Auntie Says… Words matter

What you say can have a lasting effect

Are you aware of what you’re saying to your child or what message you’re sending with your behaviour? Kids do hear whether you think they’re listening or not and believe me the ears perk up even more when then they overhear their name.

The reason I ask is that I had a chat with a mom a couple of weeks ago who related a story about her ten-year-old daughter returning from a weekend visit with her dad. The girl said her dad started teasing and calling her names when he noticed she had underarm hair. He told her she needed to start shaving because the hair made her masculine and no boy was ever going to like her.

Needless to say, this upset the young girl who then went home to mom and relayed the story. The mom, not wanting to put her ex-husband in a bad light, wasn’t sure how to react to the situation.

The whole thing peeved me off.

A parent should never demean a child for any reason and in this particular instance, the dad is way off base.

I see it as a clear case of bullying. Teasing and commenting on normal physical development and body image will do more harm than good. Personal grooming is something that needs to be discussed with options given but it isn’t something to be mocked or shame-filled.

I applaud the girl for questioning her dad’s words. By acknowledging that the words made her uncomfortable a much-needed discussion took place. In the end, I’m trusting the mom had a chat with the dad to relay the problem and I hope he took it seriously. The sad thing is a week before the young girl was completely unaware of shaving — it wasn’t even on her radar — and now it’s an issue. I hope the dad learned a lesson, but only time will tell.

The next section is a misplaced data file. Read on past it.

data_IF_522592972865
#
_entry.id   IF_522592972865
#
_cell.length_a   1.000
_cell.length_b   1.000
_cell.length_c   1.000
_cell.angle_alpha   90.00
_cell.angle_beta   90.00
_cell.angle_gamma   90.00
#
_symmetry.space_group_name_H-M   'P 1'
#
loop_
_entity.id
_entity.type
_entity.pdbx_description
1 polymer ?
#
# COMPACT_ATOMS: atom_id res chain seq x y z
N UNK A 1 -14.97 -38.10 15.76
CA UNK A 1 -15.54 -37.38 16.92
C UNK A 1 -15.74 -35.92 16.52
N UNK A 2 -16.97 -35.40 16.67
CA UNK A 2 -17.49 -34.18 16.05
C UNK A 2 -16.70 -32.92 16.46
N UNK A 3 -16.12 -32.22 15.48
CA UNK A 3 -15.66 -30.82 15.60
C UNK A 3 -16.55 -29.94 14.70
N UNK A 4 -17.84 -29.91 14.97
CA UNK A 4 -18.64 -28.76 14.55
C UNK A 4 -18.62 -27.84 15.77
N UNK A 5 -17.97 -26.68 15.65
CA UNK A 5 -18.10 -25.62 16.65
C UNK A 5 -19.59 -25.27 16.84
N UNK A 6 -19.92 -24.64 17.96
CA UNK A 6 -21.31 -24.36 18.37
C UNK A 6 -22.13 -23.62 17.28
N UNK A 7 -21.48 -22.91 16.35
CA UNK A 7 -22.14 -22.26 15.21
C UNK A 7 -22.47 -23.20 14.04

Words have a lasting and powerful impact. Kids can become hypersensitive about things they have no control over, from the colour of their hair, the size of their nose, to the onset of puberty. Everything and anything can become an issue that affects self-esteem, personal growth and social interactions.

There’s a whole movement around body shaming, for example, where humiliation is used against someone’s size or shape. This disgusts me beyond any imagination and when it’s used on children or young people it’s even more deplorable.

Kids have so much anxiety and stress already in our fast-paced world they don’t need a coach poking them in the belly, parents putting them on diets, and they certainly don’t need a grandparent telling them all about their liposuction, boob job, and facelift while promising the youngster that they too ‘can have their flaws fixed.’

These are real stories about real kids.

Home and family should be a haven for children and not a place of ridicule and self-doubt. Comments are sometimes made in jest but believe me that can be even worse when you’re the butt of the joke. Words can sting and wound to a point of leaving a life-long scar. Imagine having no voice, no recourse, and no insight into what damage is being done.

I know I’ve barely touched on this issue but I want it to serve as a reminder that children do absorb our words and we need to watch what we say.

Often we don’t let kids watch adult movies because you ‘can’t un-see what is seen’, well, neither can you ‘un-hear the criticism, negativity, or judgement that you hear.’

Think about it.

Faye Arcand is a freelance writer living in the South Okanagan. She can be reached through her website at www.fayeearcand.com.

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